In Wisconsin, misdemeanors and certain felony convictions may be expunged.
If a Circuit Court is going to exercise its discretion to expunge a record, the discretion must be exercised at the sentencing proceeding. There is some question as to whether a request move for expungement may be preserved at the time of sentencing. It is better practice currently to seek ruling for eligibility at the actual time of sentencing.
If a person is under age 25 at the time of commission of the offense for which the person is found guilty, the court may order at the time of sentencing that the record be expunged upon successful completion of the sentence. The court must determine that the person will benefit and society will not be harmed by this disposition.
If the person has in his or her lifetime has been convicted of a prior felony offense, or if the felony is a violent offense, the conviction WILL NOT be expunged. The conviction must be of a certain class with a maximum possible penalty of 6 years in prison or less.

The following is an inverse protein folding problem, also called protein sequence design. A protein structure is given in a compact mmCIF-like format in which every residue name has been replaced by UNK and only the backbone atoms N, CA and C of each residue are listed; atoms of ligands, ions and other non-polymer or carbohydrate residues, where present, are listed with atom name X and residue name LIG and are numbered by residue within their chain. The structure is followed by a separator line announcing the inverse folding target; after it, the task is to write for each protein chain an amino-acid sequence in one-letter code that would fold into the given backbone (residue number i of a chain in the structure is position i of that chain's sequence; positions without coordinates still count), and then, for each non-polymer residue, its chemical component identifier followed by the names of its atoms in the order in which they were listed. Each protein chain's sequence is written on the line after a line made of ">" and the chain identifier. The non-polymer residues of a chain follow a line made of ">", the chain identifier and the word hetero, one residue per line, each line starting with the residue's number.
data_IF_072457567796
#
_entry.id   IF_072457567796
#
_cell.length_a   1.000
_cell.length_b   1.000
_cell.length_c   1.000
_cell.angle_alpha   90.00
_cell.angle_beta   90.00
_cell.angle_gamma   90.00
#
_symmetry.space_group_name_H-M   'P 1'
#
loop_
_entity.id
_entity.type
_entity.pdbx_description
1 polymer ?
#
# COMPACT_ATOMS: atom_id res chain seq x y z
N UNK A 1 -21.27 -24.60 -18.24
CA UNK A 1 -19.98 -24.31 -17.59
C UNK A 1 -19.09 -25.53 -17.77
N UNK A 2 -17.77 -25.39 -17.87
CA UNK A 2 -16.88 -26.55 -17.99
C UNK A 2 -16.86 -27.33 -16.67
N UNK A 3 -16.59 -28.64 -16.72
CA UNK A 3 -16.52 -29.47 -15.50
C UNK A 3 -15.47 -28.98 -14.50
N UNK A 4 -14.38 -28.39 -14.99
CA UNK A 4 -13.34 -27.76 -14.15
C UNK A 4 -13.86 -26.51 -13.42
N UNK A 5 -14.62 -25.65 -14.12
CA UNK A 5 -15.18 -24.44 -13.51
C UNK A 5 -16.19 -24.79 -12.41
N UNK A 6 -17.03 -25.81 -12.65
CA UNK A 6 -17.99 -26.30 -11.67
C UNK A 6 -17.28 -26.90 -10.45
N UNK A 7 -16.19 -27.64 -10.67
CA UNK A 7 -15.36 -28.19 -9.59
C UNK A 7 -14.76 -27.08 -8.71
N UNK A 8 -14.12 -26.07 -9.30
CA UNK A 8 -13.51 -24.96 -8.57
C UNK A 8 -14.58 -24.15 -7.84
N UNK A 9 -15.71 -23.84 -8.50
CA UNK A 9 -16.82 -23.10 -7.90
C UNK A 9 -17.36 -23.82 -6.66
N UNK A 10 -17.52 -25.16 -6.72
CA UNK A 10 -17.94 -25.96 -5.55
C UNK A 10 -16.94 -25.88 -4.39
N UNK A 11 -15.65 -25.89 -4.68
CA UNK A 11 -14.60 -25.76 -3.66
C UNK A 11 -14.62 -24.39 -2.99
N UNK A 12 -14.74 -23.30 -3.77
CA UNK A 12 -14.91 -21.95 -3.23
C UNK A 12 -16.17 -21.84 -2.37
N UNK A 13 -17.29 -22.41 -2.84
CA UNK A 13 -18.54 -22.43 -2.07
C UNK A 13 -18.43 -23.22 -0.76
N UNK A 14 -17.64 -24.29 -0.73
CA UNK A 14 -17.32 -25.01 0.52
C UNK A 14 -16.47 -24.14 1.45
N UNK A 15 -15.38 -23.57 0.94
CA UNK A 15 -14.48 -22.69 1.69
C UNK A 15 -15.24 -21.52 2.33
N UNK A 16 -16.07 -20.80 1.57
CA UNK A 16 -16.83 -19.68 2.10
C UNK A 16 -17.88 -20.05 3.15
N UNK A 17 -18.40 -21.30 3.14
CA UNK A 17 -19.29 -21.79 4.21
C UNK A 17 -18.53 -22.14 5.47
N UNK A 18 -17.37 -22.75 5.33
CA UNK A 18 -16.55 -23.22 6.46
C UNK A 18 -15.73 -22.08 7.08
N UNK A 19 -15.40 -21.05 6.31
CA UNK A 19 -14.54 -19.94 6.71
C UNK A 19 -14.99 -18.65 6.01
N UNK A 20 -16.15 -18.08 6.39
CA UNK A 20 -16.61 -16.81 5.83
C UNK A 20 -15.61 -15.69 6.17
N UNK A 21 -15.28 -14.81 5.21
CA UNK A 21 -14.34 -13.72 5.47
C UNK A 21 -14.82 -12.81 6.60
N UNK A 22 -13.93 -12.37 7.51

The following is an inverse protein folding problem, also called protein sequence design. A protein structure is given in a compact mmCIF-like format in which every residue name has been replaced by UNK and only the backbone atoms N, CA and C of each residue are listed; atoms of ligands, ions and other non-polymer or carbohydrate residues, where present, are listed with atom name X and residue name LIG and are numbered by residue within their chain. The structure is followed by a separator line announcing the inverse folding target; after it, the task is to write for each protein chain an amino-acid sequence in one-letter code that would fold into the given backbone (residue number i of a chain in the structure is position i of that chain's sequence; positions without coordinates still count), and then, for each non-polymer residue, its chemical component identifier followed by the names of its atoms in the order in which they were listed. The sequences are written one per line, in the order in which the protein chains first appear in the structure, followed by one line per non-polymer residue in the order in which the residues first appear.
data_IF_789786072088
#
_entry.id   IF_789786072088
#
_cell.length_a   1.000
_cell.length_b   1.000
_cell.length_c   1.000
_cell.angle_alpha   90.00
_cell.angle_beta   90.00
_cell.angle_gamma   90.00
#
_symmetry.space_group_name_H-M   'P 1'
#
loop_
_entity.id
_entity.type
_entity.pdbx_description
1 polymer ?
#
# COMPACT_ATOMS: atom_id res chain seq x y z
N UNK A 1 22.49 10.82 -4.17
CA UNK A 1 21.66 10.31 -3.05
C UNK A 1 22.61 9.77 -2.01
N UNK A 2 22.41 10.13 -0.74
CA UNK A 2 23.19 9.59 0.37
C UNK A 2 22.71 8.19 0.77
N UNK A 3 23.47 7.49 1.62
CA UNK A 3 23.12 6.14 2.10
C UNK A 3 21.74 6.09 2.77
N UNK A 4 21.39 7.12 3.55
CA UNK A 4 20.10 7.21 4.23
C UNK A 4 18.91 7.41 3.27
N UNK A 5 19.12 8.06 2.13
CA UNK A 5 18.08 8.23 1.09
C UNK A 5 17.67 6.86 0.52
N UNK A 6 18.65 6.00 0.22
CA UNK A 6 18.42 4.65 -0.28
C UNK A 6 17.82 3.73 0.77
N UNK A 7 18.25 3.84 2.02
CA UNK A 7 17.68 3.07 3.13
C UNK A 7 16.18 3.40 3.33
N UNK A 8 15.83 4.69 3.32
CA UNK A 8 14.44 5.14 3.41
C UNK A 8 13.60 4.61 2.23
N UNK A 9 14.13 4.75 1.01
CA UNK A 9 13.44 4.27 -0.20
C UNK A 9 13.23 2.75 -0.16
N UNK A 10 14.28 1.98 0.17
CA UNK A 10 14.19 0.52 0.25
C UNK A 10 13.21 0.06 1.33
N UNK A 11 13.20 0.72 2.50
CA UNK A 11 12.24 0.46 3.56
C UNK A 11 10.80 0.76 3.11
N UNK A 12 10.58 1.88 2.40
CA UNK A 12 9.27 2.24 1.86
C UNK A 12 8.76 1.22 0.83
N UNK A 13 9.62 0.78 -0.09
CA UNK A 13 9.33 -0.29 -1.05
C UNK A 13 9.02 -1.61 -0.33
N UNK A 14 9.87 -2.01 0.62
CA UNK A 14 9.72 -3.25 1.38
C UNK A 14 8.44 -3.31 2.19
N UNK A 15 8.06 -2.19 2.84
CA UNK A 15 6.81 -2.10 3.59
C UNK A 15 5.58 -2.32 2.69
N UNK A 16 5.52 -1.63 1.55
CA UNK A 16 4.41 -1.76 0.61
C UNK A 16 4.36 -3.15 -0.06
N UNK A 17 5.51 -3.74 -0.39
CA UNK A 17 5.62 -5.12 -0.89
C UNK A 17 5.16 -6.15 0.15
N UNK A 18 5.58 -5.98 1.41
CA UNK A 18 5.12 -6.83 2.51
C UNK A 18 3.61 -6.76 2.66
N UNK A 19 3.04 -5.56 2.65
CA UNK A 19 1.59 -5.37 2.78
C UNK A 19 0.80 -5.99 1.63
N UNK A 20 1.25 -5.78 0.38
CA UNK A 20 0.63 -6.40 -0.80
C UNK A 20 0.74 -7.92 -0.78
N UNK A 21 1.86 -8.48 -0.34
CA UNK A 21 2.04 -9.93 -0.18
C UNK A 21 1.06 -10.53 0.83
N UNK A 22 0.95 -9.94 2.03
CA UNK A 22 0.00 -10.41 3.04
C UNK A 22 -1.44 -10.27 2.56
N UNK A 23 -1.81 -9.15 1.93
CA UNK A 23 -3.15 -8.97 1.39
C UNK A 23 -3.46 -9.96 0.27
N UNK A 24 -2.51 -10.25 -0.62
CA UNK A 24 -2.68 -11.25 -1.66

“Expunge” means to strike or obliterate from the record all references to the defendant’s name and identity. It does not erase or remove the conviction from a person’s criminal record. It does not operate to remove the impediment of a felony conviction prohibiting issuance a a Concealed Carry Permit. We have personally observed judges in court advise people to whom expungement is granted that the conviction is removed from the record and that if asked on a job application if they have been convicted of a crime, that the person may answer “No”. We do not believe that to be correct and have employers still locate the charge and conviction on Criminal Background Search through the Wisconsin Department of Justice (costs less than $10 for such a search). Some employers then conclude that the person has lied on a job application in those circumstances.
Expungements are often available in drug possession or drug delivery cases, marijuana, THC, opiates, oxycodone, even heroin possession and other cases. Certain types of theft cases any many other convictions may qualify.
For some reason, the Wisconsin Statutes do not allow expungement of non-criminal, forfeiture and ordinance violation cases. We hope at some future point the legislature will consider revisiting.
If you are charged with a crime and concerned about availability of expunging a conviction, call Courtney & Molter, S.C. to discuss your options and cost of representation.